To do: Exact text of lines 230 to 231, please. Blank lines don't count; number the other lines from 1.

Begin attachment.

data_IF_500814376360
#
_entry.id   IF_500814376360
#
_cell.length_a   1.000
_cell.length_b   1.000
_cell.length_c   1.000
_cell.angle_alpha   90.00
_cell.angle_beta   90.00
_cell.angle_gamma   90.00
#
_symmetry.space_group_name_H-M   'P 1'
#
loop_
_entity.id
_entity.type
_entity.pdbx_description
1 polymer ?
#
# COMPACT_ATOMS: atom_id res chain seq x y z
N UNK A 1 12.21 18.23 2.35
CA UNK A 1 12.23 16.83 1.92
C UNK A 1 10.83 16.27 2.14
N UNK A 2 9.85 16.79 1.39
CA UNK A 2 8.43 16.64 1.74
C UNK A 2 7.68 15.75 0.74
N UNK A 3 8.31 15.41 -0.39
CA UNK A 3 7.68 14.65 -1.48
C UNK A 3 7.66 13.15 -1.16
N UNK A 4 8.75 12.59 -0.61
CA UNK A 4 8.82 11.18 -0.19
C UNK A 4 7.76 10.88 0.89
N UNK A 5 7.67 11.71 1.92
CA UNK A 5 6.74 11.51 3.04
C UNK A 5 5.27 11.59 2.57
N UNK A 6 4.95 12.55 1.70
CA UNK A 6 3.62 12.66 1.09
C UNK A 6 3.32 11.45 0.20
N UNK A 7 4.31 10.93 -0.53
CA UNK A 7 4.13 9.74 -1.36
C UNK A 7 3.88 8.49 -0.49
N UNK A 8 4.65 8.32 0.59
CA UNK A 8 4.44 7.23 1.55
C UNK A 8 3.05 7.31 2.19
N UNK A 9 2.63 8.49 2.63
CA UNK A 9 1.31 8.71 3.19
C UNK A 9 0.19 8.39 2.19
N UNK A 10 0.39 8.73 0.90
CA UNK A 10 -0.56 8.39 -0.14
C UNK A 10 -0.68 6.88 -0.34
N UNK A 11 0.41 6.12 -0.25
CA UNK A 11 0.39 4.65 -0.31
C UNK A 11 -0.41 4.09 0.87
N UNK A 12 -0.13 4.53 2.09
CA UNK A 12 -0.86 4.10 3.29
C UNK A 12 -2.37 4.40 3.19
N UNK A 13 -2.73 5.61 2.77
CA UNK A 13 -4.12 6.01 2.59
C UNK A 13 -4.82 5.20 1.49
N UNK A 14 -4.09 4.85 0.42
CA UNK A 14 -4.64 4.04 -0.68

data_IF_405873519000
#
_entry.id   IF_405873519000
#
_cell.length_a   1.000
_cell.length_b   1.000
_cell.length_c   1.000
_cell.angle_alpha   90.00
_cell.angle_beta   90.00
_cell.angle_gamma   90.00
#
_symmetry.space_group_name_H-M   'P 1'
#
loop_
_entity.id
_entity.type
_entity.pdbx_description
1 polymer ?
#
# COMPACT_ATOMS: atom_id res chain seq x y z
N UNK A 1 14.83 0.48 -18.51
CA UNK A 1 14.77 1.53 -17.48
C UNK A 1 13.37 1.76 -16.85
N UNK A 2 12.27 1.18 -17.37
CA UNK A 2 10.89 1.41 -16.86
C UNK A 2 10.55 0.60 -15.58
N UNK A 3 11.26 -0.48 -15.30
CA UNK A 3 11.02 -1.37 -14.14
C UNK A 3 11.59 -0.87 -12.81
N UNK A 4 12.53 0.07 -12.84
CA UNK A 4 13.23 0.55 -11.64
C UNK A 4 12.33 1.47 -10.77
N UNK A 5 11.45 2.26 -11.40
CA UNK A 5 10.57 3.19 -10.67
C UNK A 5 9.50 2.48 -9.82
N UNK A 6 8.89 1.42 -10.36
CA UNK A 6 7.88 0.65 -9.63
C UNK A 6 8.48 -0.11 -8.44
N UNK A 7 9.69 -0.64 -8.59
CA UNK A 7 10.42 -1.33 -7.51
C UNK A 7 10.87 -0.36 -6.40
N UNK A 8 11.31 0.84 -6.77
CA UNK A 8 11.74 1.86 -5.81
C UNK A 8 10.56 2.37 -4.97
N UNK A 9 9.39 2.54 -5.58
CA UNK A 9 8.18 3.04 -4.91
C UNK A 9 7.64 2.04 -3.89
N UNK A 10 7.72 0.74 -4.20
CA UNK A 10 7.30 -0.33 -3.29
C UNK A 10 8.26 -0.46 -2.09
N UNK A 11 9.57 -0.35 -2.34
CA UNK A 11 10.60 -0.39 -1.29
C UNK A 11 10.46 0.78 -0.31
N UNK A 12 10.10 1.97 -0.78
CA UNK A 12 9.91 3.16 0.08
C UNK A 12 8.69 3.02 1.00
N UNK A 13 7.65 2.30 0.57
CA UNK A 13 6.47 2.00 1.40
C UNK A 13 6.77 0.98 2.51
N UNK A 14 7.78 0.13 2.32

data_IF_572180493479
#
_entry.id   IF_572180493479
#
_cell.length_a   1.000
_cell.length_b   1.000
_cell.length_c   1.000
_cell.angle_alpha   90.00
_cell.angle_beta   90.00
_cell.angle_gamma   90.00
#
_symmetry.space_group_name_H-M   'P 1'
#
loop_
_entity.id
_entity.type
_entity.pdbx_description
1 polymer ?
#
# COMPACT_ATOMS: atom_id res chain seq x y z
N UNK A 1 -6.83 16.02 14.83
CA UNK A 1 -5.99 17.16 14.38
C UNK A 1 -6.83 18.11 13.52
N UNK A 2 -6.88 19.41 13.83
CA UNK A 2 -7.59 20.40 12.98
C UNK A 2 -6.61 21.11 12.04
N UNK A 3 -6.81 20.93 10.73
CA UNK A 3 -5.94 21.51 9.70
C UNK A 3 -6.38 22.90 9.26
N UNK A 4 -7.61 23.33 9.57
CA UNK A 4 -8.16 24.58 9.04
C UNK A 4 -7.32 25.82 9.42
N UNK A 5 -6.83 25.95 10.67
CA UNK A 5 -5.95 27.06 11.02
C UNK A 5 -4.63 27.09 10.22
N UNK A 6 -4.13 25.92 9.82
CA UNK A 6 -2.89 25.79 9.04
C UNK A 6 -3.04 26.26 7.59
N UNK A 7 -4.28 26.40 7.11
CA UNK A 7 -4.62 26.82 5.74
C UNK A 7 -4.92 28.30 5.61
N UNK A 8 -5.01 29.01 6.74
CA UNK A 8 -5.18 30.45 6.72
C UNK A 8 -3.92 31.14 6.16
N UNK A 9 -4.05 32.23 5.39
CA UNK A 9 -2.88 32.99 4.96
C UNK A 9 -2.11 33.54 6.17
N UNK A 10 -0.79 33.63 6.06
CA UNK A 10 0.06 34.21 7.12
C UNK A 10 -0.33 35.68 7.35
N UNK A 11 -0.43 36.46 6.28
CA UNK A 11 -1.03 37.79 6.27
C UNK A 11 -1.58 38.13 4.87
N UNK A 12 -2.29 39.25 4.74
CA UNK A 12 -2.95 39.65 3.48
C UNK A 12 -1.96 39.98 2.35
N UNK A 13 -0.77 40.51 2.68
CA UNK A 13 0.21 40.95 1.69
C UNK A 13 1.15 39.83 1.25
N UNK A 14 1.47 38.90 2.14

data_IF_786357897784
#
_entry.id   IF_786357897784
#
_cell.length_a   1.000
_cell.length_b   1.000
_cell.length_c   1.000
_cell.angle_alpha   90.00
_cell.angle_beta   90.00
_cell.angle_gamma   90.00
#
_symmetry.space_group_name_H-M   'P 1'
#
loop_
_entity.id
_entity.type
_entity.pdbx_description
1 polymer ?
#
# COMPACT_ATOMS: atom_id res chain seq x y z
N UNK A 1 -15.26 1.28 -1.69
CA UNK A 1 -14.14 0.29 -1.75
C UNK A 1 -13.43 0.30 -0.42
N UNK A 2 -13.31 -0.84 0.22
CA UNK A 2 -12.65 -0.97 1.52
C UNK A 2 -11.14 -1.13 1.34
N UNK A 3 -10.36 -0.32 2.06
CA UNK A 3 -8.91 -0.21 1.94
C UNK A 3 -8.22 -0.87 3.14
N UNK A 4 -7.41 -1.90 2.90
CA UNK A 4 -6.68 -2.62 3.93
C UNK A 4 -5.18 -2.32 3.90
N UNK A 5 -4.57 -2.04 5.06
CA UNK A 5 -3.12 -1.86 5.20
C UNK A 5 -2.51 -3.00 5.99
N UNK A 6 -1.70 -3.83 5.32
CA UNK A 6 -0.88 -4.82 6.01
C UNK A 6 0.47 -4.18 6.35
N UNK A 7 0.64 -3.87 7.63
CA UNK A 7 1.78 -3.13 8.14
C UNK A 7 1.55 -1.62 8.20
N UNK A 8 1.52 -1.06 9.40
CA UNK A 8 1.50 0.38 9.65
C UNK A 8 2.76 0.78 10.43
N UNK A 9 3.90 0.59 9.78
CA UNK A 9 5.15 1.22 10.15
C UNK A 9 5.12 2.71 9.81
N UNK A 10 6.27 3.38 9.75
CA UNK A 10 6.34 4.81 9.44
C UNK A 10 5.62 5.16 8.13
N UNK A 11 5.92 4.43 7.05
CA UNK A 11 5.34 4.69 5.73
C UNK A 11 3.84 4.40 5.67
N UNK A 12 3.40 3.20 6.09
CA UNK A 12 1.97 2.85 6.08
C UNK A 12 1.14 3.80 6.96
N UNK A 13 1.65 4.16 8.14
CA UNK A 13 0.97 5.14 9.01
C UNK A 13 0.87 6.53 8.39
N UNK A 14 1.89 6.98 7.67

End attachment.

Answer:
CA UNK A 10 6.34 4.81 9.44
C UNK A 10 5.62 5.16 8.13